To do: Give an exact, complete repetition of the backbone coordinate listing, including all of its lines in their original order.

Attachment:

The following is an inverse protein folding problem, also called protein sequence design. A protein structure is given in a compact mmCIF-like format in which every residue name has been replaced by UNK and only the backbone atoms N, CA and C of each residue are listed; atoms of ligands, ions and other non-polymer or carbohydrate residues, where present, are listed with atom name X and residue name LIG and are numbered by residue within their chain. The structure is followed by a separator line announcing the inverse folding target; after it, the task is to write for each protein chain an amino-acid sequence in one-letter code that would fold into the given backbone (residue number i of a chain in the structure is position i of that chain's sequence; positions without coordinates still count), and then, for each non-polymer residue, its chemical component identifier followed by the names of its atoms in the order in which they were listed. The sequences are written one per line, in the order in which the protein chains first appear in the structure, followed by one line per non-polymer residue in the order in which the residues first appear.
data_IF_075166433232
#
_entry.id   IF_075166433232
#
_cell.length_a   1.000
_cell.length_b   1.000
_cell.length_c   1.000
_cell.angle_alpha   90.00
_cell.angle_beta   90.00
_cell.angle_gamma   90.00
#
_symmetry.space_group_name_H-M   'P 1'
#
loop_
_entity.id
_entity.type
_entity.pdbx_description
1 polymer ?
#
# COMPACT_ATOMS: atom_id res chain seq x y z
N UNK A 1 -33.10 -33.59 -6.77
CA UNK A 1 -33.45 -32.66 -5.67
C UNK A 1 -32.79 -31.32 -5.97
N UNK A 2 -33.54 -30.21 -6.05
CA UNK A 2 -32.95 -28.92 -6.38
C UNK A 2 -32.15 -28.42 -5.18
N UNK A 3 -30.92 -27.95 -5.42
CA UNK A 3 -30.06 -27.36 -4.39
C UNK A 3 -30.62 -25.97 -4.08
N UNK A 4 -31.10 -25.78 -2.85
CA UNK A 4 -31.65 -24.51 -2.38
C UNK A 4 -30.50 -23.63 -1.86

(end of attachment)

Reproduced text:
The following is an inverse protein folding problem, also called protein sequence design. A protein structure is given in a compact mmCIF-like format in which every residue name has been replaced by UNK and only the backbone atoms N, CA and C of each residue are listed; atoms of ligands, ions and other non-polymer or carbohydrate residues, where present, are listed with atom name X and residue name LIG and are numbered by residue within their chain. The structure is followed by a separator line announcing the inverse folding target; after it, the task is to write for each protein chain an amino-acid sequence in one-letter code that would fold into the given backbone (residue number i of a chain in the structure is position i of that chain's sequence; positions without coordinates still count), and then, for each non-polymer residue, its chemical component identifier followed by the names of its atoms in the order in which they were listed. The sequences are written one per line, in the order in which the protein chains first appear in the structure, followed by one line per non-polymer residue in the order in which the residues first appear.
data_IF_075166433232
#
_entry.id   IF_075166433232
#
_cell.length_a   1.000
_cell.length_b   1.000
_cell.length_c   1.000
_cell.angle_alpha   90.00
_cell.angle_beta   90.00
_cell.angle_gamma   90.00
#
_symmetry.space_group_name_H-M   'P 1'
#
loop_
_entity.id
_entity.type
_entity.pdbx_description
1 polymer ?
#
# COMPACT_ATOMS: atom_id res chain seq x y z
N UNK A 1 -33.10 -33.59 -6.77
CA UNK A 1 -33.45 -32.66 -5.67
C UNK A 1 -32.79 -31.32 -5.97
N UNK A 2 -33.54 -30.21 -6.05
CA UNK A 2 -32.95 -28.92 -6.38
C UNK A 2 -32.15 -28.42 -5.18
N UNK A 3 -30.92 -27.95 -5.42
CA UNK A 3 -30.06 -27.36 -4.39
C UNK A 3 -30.62 -25.97 -4.08
N UNK A 4 -31.10 -25.78 -2.85
CA UNK A 4 -31.65 -24.51 -2.38
C UNK A 4 -30.50 -23.63 -1.86